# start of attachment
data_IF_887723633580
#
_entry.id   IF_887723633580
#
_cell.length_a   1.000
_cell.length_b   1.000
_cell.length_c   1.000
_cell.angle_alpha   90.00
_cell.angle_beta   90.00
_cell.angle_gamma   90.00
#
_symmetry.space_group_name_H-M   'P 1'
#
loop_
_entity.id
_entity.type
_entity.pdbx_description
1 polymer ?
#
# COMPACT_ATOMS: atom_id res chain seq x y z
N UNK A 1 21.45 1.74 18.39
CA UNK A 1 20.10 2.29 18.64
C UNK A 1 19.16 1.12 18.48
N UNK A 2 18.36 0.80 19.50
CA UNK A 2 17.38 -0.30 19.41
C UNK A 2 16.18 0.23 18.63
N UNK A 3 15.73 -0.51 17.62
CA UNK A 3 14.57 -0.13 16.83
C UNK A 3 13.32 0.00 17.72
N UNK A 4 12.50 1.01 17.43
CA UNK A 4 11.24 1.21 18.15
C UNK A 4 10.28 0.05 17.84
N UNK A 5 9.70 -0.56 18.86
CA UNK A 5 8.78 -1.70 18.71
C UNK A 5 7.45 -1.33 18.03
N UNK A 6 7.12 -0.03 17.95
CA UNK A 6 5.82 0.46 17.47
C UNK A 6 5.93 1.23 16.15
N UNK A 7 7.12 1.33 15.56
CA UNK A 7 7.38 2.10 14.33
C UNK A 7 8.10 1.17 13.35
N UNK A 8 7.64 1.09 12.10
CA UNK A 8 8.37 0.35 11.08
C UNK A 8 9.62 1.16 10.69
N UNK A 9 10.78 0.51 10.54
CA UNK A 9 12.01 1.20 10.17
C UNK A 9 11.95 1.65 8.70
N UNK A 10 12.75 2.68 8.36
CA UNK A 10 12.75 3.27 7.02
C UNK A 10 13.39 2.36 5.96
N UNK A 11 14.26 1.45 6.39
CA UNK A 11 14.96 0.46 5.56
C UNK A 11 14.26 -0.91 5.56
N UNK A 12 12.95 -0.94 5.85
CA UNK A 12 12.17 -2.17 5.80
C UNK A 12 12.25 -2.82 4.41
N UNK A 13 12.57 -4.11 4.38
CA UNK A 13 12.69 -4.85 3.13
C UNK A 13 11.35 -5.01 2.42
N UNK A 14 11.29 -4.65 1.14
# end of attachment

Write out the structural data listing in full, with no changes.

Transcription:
data_IF_887723633580
#
_entry.id   IF_887723633580
#
_cell.length_a   1.000
_cell.length_b   1.000
_cell.length_c   1.000
_cell.angle_alpha   90.00
_cell.angle_beta   90.00
_cell.angle_gamma   90.00
#
_symmetry.space_group_name_H-M   'P 1'
#
loop_
_entity.id
_entity.type
_entity.pdbx_description
1 polymer ?
#
# COMPACT_ATOMS: atom_id res chain seq x y z
N UNK A 1 21.45 1.74 18.39
CA UNK A 1 20.10 2.29 18.64
C UNK A 1 19.16 1.12 18.48
N UNK A 2 18.36 0.80 19.50
CA UNK A 2 17.38 -0.30 19.41
C UNK A 2 16.18 0.23 18.63
N UNK A 3 15.73 -0.51 17.62
CA UNK A 3 14.57 -0.13 16.83
C UNK A 3 13.32 0.00 17.72
N UNK A 4 12.50 1.01 17.43
CA UNK A 4 11.24 1.21 18.15
C UNK A 4 10.28 0.05 17.84
N UNK A 5 9.70 -0.56 18.86
CA UNK A 5 8.78 -1.70 18.71
C UNK A 5 7.45 -1.33 18.03
N UNK A 6 7.12 -0.03 17.95
CA UNK A 6 5.82 0.46 17.47
C UNK A 6 5.93 1.23 16.15
N UNK A 7 7.12 1.33 15.56
CA UNK A 7 7.38 2.10 14.33
C UNK A 7 8.10 1.17 13.35
N UNK A 8 7.64 1.09 12.10
CA UNK A 8 8.37 0.35 11.08
C UNK A 8 9.62 1.16 10.69
N UNK A 9 10.78 0.51 10.54
CA UNK A 9 12.01 1.20 10.17
C UNK A 9 11.95 1.65 8.70
N UNK A 10 12.75 2.68 8.36
CA UNK A 10 12.75 3.27 7.02
C UNK A 10 13.39 2.36 5.96
N UNK A 11 14.26 1.45 6.39
CA UNK A 11 14.96 0.46 5.56
C UNK A 11 14.26 -0.91 5.56
N UNK A 12 12.95 -0.94 5.85
CA UNK A 12 12.17 -2.17 5.80
C UNK A 12 12.25 -2.82 4.41
N UNK A 13 12.57 -4.11 4.38
CA UNK A 13 12.69 -4.85 3.13
C UNK A 13 11.35 -5.01 2.42
N UNK A 14 11.29 -4.65 1.14